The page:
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CA Pollsters on Prop 8

Topics: California , Divergent Polls , Proposition 8

Last week, I attended the two-day annual conference of PAPOR -- the Pacific chapter of AAPOR, the American Association for Public Opinion Research. One panel included representatives of three California pollsters, the Field Poll, the Public Policy Institute of California (PPIC) and the LA Times Poll. Posted below are brief interviews I conducted via FlipVideo with Mark DiCamillo, director of the Field poll, and Mark Baldassare, president and CEO of the PPIC.

The panelists (including PPIC's Jennifer Paluch and the LA Times' Jill Darling) generally agreed that support for the "yes" vote was trending upward in the final week of the campaign and that the final shift in the yes direction could be explained by the conflicting views of roughly one-in-five of those supporting the "no" side as of mid-October. The final PPIC survey (fielded 10/12-19), for example showed the "no" vote leading, 52% to 44%, while also showing California likely voters divided evenly (47% favor, 49% oppose) on "allowing gay and lesbian couples to be legally married." As such, 19% of those who said they were voting no also said they were opposed to same-sex marriage. In PPIC's post-election survey, only 8 percent were opposed to same-sex marriage (see also Mark Baldassare's recent op-ed, "Why the Same Sex Marriage Ban Passed).


In the interview, Field's DiCamillo repeated an argument he made in a guest contribution on our site shortly after the election, suggesting a "Sunday before Election" church effect:

The Field Poll, completed one week before the election, had Catholics voting at about their registered voter population size (24% of the electorate) with voting preferences similar to those of the overall electorate, with 44% on the Yes side. However the network exit poll shows that they accounted for 30% of the CA electorate and had 64% of them voting Yes. Regular churchgoers showed a similar movement toward the Yes side. The pre-election Field Poll showed 72% of these voters voting Yes, while the exit poll showed that 84% of them voted Yes.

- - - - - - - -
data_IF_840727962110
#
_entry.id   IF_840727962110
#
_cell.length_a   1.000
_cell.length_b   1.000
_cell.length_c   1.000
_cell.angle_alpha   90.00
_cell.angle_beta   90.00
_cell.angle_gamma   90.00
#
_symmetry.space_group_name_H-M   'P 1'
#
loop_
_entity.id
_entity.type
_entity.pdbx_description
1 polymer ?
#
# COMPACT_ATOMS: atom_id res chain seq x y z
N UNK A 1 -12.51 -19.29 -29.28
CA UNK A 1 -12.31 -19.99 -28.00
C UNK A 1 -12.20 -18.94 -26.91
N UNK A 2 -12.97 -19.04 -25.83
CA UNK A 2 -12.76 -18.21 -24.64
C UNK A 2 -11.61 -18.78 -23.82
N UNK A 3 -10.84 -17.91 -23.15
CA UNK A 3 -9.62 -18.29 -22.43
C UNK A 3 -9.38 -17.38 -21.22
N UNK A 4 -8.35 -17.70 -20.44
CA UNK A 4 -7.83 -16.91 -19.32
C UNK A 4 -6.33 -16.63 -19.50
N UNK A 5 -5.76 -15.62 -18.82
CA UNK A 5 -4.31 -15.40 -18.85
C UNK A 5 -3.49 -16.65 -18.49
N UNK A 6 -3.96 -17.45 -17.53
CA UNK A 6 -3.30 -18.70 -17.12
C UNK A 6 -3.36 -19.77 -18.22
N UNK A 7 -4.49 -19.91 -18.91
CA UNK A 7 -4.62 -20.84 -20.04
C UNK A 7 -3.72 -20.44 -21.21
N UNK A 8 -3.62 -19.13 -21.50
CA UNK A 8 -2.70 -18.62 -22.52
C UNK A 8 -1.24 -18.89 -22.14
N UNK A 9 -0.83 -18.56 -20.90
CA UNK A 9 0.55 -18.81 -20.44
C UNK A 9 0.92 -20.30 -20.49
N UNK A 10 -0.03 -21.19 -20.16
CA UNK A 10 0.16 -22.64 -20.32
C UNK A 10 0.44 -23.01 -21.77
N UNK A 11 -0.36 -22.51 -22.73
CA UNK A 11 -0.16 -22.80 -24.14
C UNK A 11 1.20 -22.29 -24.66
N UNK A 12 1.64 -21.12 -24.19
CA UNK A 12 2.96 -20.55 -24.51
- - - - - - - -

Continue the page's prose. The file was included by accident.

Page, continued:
I asked both Baldassare and DiCamillo about the long term increase in support for gay marriage and how that might impact future campaigns to overturn Prop 8. Both were cautious about expecting too much from "generational" change, particularly over the next 3 to 4 years.

(See also the Pollster.com Prop 8 polling chart).


 

Comments
peter martin:

The field poll was off by 8% in 2000

In all the states where a constitutional amendment passed, the polls were off by 5 to 7 %.

The day before the vote in California I took the 44% predicted by the poll for the passing of prop 8 and added 8% to it.

I then predicted a result between 52 and 53% and told people around me what the result would be.
I as right on.

Because of the misleading polls (especially field polls), No on 8 were over confident.

With all the history of polls on marriage amendments, how can these pollsters justify their #s.

____________________

peter martin:

In additin the tempering of the words by Jerry Brown cost the yes on 8 several percentage points.

The real results should have been 55/56%.
Lets be clear about this.

Jerry Brown did everything he could to defeat Prop 8

Many people were confused and the words of the ballot initiative made voters want throw up.

Still enough people voted for prop 8 and overcamed the obstacles put in front of them

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peter martin:

Listening to Mark Dicamillo words,it is clear that he personally is on the side of No no 8.

This confirms what I suspected.

Blaming his wrong polls on people going to church 2 days before the election is a quite a stretch

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